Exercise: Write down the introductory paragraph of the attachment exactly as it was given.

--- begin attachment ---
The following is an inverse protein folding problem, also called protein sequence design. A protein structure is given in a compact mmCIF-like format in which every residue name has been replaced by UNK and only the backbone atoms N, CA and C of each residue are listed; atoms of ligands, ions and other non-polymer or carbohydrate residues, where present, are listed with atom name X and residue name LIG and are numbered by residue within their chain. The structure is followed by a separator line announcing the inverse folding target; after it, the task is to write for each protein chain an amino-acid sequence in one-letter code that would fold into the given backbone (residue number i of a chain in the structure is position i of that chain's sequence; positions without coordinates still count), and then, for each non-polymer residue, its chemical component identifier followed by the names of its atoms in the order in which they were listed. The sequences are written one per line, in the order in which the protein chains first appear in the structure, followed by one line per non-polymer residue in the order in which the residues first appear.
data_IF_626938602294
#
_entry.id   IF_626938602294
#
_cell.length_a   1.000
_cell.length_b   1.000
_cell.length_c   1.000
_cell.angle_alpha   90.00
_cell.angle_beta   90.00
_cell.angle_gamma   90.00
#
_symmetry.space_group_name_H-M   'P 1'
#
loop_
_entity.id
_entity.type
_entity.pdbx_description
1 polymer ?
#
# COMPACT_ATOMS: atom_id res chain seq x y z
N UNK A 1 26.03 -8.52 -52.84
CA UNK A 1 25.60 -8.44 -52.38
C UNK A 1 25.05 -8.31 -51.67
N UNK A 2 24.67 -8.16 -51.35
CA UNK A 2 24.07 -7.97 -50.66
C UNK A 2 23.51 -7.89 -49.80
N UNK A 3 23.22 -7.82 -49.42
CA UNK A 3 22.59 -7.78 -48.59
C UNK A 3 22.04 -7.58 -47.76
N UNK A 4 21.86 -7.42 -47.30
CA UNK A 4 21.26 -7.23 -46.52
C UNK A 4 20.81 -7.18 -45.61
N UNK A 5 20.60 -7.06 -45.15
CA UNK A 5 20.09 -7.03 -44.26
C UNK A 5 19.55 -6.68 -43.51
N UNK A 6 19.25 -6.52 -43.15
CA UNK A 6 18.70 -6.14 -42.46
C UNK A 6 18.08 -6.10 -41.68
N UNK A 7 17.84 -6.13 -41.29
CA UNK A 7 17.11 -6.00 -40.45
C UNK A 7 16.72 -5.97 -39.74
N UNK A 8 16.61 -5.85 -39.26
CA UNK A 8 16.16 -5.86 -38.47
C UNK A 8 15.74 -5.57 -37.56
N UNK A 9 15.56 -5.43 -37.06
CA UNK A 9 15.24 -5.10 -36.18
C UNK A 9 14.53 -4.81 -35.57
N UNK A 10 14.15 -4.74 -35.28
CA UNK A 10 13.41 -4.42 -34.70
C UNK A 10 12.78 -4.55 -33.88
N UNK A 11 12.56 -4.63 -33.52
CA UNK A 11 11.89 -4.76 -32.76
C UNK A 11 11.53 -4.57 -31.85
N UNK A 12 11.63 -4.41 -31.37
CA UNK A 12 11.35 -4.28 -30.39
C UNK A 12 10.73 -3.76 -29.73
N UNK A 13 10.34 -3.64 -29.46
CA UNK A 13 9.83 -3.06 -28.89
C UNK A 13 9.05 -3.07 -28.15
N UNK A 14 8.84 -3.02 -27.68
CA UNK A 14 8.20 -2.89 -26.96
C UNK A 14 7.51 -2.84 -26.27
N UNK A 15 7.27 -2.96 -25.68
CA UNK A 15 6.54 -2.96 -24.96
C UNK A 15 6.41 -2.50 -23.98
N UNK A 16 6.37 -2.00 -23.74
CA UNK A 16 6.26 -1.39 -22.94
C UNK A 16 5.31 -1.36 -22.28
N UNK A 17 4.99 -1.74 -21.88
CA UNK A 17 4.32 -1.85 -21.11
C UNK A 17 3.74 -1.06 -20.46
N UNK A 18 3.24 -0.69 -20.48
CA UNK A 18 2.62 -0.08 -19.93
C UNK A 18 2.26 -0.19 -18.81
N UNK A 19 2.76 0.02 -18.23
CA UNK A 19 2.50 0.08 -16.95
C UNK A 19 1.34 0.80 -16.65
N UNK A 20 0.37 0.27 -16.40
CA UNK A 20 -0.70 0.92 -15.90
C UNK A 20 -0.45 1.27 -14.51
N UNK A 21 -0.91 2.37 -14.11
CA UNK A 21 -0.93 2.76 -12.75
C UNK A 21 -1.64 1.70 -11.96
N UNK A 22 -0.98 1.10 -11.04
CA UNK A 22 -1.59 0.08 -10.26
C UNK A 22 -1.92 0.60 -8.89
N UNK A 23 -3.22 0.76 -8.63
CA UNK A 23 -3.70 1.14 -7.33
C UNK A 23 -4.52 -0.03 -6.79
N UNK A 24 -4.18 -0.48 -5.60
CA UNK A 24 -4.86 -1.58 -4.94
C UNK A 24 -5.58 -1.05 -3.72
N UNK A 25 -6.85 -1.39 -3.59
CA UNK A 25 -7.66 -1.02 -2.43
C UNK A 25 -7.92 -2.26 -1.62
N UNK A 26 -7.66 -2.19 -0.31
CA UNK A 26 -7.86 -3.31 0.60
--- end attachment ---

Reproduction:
The following is an inverse protein folding problem, also called protein sequence design. A protein structure is given in a compact mmCIF-like format in which every residue name has been replaced by UNK and only the backbone atoms N, CA and C of each residue are listed; atoms of ligands, ions and other non-polymer or carbohydrate residues, where present, are listed with atom name X and residue name LIG and are numbered by residue within their chain. The structure is followed by a separator line announcing the inverse folding target; after it, the task is to write for each protein chain an amino-acid sequence in one-letter code that would fold into the given backbone (residue number i of a chain in the structure is position i of that chain's sequence; positions without coordinates still count), and then, for each non-polymer residue, its chemical component identifier followed by the names of its atoms in the order in which they were listed. The sequences are written one per line, in the order in which the protein chains first appear in the structure, followed by one line per non-polymer residue in the order in which the residues first appear.